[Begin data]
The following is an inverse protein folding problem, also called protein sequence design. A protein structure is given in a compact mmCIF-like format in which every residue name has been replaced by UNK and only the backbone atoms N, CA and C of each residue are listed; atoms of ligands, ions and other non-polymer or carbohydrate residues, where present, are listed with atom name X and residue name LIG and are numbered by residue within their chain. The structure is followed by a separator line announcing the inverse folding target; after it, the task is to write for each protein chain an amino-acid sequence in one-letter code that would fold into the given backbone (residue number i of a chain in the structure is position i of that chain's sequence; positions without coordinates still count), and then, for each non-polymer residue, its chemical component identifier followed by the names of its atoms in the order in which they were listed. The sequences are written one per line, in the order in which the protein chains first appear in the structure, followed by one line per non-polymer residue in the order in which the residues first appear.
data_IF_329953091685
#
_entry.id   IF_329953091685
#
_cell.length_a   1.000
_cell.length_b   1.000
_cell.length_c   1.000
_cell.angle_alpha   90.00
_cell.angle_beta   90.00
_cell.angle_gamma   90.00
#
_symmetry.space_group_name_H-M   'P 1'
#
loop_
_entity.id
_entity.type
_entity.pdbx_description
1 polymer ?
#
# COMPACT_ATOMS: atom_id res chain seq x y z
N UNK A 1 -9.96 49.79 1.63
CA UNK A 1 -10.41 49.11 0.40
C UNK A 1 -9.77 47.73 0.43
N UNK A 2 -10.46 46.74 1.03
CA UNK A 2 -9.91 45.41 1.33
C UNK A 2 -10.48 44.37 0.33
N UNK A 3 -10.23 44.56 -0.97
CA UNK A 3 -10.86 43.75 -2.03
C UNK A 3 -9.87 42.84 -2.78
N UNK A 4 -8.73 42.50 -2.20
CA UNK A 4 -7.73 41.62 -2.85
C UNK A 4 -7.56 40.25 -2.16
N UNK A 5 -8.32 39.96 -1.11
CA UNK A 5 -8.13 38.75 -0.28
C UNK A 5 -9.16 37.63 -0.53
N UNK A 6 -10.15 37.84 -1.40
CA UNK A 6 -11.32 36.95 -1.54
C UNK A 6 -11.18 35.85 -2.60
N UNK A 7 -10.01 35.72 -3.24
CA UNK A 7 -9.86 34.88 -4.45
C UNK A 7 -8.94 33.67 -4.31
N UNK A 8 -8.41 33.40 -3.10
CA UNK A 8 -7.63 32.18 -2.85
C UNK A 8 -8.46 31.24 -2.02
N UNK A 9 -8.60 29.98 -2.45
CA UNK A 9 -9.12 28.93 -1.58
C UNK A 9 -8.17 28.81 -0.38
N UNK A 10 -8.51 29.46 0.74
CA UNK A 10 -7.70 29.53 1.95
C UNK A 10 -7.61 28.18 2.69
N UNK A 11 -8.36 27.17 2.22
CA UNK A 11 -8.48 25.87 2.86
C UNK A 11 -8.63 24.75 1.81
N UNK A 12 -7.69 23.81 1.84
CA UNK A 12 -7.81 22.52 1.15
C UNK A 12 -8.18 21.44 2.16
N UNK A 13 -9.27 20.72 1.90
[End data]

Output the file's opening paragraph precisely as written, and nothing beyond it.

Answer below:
The following is an inverse protein folding problem, also called protein sequence design. A protein structure is given in a compact mmCIF-like format in which every residue name has been replaced by UNK and only the backbone atoms N, CA and C of each residue are listed; atoms of ligands, ions and other non-polymer or carbohydrate residues, where present, are listed with atom name X and residue name LIG and are numbered by residue within their chain. The structure is followed by a separator line announcing the inverse folding target; after it, the task is to write for each protein chain an amino-acid sequence in one-letter code that would fold into the given backbone (residue number i of a chain in the structure is position i of that chain's sequence; positions without coordinates still count), and then, for each non-polymer residue, its chemical component identifier followed by the names of its atoms in the order in which they were listed. The sequences are written one per line, in the order in which the protein chains first appear in the structure, followed by one line per non-polymer residue in the order in which the residues first appear.